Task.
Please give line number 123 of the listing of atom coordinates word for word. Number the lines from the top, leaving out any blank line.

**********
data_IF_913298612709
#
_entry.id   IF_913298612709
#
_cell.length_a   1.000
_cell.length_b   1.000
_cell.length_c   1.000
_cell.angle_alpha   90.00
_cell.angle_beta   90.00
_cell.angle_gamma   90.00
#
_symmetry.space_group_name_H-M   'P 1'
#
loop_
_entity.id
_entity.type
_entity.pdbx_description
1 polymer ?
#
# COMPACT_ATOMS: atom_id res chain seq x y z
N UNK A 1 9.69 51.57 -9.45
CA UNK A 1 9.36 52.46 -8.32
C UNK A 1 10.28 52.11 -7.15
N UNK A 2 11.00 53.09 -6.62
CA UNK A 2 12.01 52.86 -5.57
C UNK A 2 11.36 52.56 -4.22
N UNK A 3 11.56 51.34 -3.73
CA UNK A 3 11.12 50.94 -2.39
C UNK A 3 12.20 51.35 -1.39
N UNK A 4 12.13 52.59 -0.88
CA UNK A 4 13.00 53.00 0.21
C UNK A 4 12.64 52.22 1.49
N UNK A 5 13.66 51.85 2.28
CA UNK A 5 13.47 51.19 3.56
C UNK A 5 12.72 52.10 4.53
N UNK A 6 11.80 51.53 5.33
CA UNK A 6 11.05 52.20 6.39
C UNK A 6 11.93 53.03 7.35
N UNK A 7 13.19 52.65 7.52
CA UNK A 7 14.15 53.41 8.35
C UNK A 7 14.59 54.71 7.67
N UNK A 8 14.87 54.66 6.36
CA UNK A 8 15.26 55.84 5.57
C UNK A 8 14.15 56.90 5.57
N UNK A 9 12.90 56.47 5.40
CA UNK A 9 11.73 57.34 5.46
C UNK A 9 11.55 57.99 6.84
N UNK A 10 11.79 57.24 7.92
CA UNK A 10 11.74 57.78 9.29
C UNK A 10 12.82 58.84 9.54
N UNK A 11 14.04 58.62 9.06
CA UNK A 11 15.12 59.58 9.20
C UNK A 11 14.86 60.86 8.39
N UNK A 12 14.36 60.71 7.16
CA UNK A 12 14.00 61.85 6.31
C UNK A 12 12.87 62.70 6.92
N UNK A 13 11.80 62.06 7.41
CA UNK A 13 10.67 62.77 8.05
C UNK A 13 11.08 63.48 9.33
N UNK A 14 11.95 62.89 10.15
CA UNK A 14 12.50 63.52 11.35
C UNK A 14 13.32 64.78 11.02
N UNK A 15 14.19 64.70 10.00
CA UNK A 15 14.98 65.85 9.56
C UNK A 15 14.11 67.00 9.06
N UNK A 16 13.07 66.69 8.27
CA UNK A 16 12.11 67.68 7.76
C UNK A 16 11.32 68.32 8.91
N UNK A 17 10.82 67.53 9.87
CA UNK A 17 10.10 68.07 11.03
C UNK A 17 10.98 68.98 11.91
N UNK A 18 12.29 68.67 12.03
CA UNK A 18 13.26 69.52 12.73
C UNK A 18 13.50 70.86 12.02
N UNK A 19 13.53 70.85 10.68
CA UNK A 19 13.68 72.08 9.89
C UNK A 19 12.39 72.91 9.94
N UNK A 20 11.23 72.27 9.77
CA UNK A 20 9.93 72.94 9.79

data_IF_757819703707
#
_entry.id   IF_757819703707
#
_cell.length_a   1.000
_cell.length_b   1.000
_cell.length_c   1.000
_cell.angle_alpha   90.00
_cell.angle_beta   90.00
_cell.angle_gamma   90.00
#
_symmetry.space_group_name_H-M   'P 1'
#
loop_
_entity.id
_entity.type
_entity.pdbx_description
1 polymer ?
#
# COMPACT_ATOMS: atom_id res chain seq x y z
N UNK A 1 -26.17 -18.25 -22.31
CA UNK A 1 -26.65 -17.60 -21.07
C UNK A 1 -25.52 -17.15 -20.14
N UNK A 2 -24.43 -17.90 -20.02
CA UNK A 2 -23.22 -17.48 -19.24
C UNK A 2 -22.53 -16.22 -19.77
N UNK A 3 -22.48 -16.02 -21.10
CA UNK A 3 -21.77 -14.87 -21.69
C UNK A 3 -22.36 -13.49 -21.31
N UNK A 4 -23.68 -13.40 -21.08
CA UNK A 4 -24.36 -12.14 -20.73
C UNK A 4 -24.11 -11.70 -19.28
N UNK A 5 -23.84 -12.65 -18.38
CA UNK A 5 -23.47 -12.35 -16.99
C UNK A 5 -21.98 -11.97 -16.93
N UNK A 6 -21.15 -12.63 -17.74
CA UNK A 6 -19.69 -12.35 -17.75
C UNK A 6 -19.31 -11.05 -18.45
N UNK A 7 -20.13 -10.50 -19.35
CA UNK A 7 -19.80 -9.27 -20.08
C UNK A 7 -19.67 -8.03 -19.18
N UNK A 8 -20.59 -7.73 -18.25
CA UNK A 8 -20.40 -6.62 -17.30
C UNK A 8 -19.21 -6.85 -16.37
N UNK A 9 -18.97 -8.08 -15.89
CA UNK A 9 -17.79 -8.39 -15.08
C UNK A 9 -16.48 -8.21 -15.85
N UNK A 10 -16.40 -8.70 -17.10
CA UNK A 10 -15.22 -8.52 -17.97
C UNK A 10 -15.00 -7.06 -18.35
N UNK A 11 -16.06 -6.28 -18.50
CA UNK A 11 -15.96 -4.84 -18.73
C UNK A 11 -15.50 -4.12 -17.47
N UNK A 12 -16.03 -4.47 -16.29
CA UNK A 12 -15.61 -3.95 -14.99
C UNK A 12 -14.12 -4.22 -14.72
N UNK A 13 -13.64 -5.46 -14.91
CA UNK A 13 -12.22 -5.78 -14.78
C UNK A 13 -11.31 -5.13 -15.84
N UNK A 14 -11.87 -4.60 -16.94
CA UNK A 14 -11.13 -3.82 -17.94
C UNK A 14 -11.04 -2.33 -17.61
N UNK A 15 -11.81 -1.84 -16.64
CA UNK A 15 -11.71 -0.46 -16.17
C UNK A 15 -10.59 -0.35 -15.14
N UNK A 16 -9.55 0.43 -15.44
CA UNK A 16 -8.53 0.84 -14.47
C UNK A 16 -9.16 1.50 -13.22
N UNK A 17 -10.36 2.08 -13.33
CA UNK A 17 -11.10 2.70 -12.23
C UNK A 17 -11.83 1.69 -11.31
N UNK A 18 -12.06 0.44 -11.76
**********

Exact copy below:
C UNK A 8 -19.21 -6.85 -16.37